Estuaries and Coasts

, Volume 32, Issue 5, pp 855–870 | Cite as

Stratigraphic and Ecophysical Characterizations of Salt Pools: Dynamic Landforms of the Webhannet Salt Marsh, Wells, ME, USA

  • Kristin R. Wilson
  • Joseph T. Kelley
  • Arie Croitoru
  • Michele Dionne
  • Daniel F. Belknap
  • Robert Steneck


Salt pools are water-filled depressions common to north-temperate salt marshes. In Wells, ME, USA, cores reveal a unique salt pool signature consisting of water-saturated dark-gray mud often containing fragments of Ruppia maritima. Cores through pool sediment reenter salt marsh peat, not tidal flat sediment, demonstrating that most pools are of secondary origin. A principal component analysis of attribute data collected from 119 pools defines three distinct pool types: those with (1) surrounding high-marsh vegetation and thick heavily undercut banks (40% of the variance), (2) surrounding low-marsh vegetation and thicker slightly undercut banks (18% of the variance), and (3) surrounding low-marsh vegetation and less thick moderately undercut banks, containing R. maritima and a surficial drainage (15% of the variance). Cores and spatiotemporal analyses of aerial photographs between 1962 and 2003 reveal dramatic salt marsh surface dynamism suggesting that salt pools influence the geomorphological evolution of coastal marshes.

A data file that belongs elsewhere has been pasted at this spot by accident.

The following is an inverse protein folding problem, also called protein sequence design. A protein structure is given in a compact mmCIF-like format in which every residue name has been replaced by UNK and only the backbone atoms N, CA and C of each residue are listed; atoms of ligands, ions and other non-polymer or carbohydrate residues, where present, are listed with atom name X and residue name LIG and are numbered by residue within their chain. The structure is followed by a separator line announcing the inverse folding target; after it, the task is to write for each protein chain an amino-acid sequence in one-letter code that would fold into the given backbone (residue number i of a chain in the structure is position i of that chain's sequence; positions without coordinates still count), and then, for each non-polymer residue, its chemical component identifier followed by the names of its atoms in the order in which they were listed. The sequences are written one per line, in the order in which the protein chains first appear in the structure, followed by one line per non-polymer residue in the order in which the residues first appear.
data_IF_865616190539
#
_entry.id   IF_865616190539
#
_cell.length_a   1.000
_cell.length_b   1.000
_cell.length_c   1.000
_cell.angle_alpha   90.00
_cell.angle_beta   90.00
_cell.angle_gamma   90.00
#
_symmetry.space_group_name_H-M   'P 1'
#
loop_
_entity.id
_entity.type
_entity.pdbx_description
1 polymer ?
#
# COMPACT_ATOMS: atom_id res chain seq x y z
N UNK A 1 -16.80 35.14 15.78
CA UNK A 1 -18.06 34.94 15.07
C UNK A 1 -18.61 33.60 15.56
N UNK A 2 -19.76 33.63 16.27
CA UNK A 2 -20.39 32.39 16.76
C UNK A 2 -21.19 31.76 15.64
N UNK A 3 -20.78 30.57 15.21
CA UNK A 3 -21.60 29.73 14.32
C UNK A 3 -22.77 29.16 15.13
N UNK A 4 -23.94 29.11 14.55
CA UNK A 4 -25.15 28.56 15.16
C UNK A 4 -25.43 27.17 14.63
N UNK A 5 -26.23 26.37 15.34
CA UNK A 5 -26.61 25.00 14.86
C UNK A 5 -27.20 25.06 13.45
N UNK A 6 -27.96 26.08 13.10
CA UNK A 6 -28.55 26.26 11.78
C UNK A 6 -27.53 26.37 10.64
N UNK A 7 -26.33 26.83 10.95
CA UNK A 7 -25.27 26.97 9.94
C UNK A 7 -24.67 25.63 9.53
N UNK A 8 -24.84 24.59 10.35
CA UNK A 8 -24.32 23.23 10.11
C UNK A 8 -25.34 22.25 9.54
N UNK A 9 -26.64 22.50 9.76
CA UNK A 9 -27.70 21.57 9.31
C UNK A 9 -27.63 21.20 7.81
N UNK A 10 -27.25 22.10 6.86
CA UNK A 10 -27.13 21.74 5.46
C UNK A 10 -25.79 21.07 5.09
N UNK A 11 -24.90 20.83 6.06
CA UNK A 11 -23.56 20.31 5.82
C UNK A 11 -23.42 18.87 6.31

Ecogeomorphology Sea level Cores Aerial photographs 


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Copyright information

© Coastal and Estuarine Research Federation 2009

Authors and Affiliations

  • Kristin R. Wilson
    • 1
  • Joseph T. Kelley
    • 2
  • Arie Croitoru
    • 3
  • Michele Dionne
    • 4
  • Daniel F. Belknap
    • 2
  • Robert Steneck
    • 5
  1. 1.Program in Ecology and Environmental ScienceUniversity of MaineOronoUSA
  2. 2.Department of Earth SciencesUniversity of MaineOronoUSA
  3. 3.Department of Earth and Atmospheric SciencesUniversity of AlbertaEdmontonCanada
  4. 4.Wells National Estuarine Research ReserveWellsUSA
  5. 5.School of Marine SciencesUniversity of MaineWalpoleUSA

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